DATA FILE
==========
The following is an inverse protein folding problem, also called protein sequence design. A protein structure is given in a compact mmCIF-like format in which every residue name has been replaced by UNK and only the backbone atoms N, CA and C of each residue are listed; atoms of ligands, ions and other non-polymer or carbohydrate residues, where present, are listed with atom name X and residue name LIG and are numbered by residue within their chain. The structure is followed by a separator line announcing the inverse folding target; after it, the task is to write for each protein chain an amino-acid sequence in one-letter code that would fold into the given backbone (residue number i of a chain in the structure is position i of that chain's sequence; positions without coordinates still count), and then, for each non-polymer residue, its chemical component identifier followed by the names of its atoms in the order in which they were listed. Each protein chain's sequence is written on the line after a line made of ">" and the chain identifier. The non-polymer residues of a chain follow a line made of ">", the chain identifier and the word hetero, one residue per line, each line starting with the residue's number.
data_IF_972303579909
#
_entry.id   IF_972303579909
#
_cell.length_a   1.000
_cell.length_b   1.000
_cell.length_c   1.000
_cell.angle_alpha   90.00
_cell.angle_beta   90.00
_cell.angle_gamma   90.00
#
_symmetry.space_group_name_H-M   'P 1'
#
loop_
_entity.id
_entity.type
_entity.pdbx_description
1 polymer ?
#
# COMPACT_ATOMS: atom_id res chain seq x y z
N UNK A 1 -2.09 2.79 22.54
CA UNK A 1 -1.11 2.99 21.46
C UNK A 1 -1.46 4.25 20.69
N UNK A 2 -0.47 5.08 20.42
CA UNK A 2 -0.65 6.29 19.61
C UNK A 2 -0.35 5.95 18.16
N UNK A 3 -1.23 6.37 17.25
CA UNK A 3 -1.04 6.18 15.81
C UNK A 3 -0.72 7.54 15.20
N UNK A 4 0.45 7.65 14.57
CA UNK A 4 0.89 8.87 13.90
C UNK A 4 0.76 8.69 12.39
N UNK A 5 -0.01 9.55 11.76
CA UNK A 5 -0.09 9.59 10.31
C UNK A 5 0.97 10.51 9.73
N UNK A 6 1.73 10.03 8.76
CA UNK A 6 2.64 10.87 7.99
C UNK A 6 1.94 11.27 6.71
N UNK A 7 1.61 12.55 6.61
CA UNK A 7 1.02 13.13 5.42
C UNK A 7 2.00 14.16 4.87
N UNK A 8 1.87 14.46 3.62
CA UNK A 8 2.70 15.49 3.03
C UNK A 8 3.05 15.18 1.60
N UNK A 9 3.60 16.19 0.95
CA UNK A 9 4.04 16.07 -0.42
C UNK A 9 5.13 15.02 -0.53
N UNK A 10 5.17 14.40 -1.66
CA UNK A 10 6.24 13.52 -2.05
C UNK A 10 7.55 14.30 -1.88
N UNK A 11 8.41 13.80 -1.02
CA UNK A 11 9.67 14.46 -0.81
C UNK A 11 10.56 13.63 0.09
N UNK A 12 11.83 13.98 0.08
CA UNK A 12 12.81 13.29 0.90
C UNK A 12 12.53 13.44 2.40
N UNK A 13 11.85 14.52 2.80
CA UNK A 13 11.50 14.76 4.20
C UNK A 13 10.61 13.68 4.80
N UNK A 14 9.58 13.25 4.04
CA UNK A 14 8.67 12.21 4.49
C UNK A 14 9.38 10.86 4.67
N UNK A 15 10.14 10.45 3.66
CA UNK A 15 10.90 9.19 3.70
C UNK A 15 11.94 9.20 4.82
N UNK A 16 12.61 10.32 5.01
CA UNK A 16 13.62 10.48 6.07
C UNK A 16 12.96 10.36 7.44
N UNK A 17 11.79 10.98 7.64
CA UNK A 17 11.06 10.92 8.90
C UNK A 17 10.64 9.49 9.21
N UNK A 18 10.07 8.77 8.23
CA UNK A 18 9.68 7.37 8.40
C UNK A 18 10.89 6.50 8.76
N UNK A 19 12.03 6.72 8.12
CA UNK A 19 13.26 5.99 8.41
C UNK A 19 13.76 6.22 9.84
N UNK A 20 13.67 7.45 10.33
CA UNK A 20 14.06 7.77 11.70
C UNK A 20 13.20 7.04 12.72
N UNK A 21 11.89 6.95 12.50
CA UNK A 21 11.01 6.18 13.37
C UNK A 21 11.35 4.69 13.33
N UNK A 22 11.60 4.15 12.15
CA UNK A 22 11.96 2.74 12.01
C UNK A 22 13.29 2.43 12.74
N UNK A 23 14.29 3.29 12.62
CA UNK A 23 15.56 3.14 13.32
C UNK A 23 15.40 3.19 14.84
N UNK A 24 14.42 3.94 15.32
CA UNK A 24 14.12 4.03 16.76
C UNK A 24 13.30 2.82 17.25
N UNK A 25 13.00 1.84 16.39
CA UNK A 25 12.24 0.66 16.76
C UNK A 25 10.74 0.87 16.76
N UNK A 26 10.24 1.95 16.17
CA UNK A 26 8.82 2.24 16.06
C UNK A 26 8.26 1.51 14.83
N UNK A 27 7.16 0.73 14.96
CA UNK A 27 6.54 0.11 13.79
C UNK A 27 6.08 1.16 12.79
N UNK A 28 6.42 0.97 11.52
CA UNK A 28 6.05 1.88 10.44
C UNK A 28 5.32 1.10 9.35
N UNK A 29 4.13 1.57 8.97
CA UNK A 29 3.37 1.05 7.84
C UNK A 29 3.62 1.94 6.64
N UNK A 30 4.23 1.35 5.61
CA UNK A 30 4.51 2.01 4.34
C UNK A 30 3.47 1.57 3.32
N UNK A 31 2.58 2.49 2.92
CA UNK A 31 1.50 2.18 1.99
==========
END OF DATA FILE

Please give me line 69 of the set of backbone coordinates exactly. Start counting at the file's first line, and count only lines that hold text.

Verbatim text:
C UNK A 16 12.96 10.36 7.44